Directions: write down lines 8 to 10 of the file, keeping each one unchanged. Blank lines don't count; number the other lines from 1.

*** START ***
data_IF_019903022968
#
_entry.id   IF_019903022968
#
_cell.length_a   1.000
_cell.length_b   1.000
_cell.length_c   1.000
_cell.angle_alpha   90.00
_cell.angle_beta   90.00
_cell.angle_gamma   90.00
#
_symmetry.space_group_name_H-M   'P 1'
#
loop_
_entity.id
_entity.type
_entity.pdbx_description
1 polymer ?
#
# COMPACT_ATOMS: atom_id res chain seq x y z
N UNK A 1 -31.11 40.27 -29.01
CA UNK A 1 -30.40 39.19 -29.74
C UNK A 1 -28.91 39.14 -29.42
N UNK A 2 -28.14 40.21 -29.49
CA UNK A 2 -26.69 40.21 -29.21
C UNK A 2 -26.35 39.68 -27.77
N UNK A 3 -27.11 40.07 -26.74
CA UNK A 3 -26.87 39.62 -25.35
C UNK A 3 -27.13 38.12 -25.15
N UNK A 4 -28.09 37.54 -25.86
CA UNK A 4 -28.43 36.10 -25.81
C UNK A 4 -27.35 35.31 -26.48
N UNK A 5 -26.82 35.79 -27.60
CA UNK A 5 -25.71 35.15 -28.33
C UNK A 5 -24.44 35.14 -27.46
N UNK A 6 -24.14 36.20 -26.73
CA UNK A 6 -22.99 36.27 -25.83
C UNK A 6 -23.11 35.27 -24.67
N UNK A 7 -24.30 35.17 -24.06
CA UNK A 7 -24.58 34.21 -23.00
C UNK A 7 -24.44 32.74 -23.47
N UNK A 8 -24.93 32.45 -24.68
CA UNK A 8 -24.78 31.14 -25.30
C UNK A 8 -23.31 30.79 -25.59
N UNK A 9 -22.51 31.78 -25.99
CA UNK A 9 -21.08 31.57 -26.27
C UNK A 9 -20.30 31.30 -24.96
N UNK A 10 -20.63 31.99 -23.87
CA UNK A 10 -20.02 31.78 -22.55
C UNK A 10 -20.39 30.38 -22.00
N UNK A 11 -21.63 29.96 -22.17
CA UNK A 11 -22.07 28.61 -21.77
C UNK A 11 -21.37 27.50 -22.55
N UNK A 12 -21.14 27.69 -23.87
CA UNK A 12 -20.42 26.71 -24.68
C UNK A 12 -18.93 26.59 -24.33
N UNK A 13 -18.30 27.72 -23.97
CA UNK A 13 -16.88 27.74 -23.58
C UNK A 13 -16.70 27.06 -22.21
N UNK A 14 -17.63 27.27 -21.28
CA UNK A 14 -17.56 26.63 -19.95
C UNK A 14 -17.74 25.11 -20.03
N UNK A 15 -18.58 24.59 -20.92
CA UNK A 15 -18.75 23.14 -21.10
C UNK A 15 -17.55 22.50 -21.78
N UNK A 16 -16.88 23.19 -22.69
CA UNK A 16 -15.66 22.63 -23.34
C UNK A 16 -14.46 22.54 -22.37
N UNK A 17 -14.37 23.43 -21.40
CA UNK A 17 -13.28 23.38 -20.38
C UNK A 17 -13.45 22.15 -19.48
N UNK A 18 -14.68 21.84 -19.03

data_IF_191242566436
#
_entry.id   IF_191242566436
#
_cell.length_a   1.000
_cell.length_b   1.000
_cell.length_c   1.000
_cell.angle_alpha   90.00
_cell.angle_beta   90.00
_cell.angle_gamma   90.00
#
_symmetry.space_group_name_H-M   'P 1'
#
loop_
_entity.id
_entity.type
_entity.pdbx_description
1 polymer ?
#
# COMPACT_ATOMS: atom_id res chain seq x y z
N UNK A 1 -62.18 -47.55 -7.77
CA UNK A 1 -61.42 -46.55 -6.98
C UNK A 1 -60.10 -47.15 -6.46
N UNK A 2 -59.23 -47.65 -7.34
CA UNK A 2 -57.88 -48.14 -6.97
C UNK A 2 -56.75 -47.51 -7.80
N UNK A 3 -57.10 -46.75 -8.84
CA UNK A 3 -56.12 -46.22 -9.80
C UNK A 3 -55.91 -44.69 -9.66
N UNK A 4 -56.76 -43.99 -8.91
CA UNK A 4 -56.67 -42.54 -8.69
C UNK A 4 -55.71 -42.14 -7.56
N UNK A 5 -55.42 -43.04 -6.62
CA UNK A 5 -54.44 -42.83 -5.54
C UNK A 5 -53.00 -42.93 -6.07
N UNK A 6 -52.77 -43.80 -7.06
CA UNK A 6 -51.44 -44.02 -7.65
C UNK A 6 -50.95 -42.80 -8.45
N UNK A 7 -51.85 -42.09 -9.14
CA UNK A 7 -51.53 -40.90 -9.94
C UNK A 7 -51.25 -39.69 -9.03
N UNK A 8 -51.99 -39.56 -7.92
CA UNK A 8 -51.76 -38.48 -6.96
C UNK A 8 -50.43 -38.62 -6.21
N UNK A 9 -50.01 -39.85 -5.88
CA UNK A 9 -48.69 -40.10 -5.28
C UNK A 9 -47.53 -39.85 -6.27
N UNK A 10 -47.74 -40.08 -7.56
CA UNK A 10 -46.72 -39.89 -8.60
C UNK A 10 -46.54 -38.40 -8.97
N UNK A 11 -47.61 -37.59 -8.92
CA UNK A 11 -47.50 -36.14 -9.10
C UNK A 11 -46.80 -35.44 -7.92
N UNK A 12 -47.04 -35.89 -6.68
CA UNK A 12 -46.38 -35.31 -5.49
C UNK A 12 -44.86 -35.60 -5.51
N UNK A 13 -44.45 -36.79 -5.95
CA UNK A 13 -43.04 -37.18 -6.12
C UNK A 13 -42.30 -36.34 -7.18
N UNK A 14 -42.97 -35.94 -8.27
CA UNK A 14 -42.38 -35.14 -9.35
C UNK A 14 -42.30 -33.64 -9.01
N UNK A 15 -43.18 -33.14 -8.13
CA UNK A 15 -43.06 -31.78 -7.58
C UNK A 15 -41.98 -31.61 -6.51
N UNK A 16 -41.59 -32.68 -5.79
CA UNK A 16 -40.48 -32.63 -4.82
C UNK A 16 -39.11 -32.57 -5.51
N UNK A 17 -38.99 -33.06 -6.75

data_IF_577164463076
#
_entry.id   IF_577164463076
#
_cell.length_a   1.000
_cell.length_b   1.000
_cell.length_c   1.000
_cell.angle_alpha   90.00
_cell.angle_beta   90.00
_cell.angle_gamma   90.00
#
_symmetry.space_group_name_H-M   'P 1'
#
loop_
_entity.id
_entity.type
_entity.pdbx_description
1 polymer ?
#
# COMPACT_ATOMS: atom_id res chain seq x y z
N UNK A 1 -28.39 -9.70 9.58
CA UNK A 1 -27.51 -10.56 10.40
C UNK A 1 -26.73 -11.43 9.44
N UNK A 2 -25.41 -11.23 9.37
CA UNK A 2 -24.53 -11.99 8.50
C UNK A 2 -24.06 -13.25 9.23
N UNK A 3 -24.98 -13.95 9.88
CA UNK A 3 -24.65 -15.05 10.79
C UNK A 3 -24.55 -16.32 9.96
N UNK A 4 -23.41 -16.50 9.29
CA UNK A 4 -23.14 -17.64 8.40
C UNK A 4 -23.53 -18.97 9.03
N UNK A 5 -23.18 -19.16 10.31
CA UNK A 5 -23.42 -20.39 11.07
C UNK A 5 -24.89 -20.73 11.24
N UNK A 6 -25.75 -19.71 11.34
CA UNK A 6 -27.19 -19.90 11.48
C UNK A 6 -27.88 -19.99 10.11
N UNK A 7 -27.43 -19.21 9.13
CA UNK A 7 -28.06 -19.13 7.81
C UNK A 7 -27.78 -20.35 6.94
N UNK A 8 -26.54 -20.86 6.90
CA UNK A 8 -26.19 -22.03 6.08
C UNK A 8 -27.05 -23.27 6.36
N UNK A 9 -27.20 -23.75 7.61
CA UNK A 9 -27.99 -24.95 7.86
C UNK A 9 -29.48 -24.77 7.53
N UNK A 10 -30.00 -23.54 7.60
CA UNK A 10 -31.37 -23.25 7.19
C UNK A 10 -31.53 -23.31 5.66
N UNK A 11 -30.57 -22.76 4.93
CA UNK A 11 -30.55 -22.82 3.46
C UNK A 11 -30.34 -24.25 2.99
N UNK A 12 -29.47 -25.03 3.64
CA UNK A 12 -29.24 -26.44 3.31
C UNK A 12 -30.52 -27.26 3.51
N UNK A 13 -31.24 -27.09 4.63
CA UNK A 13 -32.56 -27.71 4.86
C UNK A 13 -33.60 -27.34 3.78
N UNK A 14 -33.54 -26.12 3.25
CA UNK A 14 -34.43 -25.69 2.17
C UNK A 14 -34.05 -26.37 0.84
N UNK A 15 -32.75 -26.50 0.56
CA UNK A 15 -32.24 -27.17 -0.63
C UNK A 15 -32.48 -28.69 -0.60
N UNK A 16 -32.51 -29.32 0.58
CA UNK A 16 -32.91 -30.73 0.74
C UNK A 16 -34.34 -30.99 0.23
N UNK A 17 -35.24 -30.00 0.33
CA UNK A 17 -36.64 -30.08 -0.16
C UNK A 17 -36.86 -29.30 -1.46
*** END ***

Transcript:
_cell.angle_alpha   90.00
_cell.angle_beta   90.00
_cell.angle_gamma   90.00